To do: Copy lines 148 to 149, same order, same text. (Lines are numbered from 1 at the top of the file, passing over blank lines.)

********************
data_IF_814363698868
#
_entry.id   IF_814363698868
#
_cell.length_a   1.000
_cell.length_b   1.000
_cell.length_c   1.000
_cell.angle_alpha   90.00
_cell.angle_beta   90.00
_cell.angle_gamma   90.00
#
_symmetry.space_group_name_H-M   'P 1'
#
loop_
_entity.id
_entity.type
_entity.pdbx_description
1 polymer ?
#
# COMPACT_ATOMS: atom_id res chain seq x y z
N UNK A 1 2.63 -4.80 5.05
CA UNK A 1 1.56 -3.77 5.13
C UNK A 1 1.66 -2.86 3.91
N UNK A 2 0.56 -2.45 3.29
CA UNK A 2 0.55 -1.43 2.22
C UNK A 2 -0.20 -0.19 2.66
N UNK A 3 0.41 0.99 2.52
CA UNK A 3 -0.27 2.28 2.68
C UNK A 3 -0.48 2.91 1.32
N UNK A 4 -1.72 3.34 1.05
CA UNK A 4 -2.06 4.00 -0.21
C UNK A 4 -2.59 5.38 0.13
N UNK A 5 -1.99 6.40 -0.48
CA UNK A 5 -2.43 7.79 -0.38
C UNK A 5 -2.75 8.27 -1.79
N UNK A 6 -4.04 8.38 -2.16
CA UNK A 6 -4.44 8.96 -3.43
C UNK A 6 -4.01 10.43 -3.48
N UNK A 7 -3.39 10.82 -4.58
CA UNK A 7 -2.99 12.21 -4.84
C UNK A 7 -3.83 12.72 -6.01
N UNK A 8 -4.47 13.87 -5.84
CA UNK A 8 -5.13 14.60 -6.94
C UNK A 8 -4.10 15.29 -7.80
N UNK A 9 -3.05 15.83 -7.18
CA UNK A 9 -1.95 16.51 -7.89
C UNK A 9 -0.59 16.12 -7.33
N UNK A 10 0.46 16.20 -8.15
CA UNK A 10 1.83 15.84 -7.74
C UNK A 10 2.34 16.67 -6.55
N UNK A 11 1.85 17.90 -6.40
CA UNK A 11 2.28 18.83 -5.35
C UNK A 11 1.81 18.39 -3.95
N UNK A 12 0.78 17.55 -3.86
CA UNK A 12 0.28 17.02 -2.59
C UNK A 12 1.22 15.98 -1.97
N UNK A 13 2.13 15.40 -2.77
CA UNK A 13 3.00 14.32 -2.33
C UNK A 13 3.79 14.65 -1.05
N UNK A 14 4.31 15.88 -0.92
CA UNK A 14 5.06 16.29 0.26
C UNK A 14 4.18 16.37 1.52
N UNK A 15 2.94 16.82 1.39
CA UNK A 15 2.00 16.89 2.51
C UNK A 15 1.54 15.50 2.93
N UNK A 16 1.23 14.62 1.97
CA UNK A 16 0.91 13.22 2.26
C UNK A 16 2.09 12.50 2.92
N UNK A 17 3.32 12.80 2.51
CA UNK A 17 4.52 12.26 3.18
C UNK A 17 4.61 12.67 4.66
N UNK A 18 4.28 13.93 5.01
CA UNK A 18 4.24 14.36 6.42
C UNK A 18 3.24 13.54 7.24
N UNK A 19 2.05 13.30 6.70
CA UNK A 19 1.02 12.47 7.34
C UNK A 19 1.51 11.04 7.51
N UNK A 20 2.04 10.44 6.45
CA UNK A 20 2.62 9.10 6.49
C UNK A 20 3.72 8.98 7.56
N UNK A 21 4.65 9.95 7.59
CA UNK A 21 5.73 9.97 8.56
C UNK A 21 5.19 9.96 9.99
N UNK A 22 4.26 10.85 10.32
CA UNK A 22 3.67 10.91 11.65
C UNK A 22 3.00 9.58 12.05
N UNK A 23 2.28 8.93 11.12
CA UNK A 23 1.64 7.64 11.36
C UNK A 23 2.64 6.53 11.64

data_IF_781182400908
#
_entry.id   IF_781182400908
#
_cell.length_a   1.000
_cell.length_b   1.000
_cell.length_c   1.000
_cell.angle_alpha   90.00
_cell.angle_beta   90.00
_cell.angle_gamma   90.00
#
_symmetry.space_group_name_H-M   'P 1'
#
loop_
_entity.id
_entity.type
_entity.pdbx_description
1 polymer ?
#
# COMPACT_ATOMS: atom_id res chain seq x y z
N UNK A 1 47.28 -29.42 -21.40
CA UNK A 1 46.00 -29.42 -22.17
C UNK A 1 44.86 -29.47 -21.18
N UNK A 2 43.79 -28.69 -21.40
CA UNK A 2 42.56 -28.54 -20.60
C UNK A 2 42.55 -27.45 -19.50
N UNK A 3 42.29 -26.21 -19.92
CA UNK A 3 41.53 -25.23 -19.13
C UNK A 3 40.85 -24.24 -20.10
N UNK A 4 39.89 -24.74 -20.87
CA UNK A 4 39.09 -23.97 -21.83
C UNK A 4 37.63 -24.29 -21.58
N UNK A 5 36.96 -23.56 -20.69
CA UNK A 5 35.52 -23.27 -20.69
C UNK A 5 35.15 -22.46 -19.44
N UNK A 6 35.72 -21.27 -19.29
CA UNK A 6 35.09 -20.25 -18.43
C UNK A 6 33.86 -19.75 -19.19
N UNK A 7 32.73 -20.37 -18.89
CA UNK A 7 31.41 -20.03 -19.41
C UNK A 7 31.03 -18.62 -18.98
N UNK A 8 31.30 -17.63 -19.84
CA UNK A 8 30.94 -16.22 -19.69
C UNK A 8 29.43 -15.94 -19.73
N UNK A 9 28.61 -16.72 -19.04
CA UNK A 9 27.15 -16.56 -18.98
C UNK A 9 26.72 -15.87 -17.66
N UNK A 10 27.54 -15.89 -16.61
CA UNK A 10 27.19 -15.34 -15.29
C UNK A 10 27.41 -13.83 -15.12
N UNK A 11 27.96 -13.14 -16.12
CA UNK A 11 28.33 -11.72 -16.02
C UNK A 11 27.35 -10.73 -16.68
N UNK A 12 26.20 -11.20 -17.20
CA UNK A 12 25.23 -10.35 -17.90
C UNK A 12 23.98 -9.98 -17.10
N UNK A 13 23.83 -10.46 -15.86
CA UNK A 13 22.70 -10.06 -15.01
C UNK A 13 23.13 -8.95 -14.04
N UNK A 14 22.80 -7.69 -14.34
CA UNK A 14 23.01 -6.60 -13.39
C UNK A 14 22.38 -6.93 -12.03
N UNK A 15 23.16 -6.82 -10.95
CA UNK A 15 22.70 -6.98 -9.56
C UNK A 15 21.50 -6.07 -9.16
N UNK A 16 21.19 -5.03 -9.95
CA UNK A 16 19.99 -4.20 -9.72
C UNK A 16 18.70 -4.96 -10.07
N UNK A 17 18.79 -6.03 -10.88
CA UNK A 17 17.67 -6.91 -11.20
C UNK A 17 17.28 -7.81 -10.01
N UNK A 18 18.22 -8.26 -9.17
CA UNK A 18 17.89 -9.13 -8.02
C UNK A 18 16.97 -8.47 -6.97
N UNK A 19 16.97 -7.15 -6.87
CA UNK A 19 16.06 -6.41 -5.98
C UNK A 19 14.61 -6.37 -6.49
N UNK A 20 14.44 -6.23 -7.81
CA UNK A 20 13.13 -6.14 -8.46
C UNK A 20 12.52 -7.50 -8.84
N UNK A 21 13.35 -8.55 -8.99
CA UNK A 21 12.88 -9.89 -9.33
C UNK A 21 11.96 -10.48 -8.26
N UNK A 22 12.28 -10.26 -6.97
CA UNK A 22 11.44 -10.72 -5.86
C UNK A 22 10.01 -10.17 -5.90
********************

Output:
C UNK A 13 23.13 -8.95 -14.04
N UNK A 14 22.80 -7.69 -14.34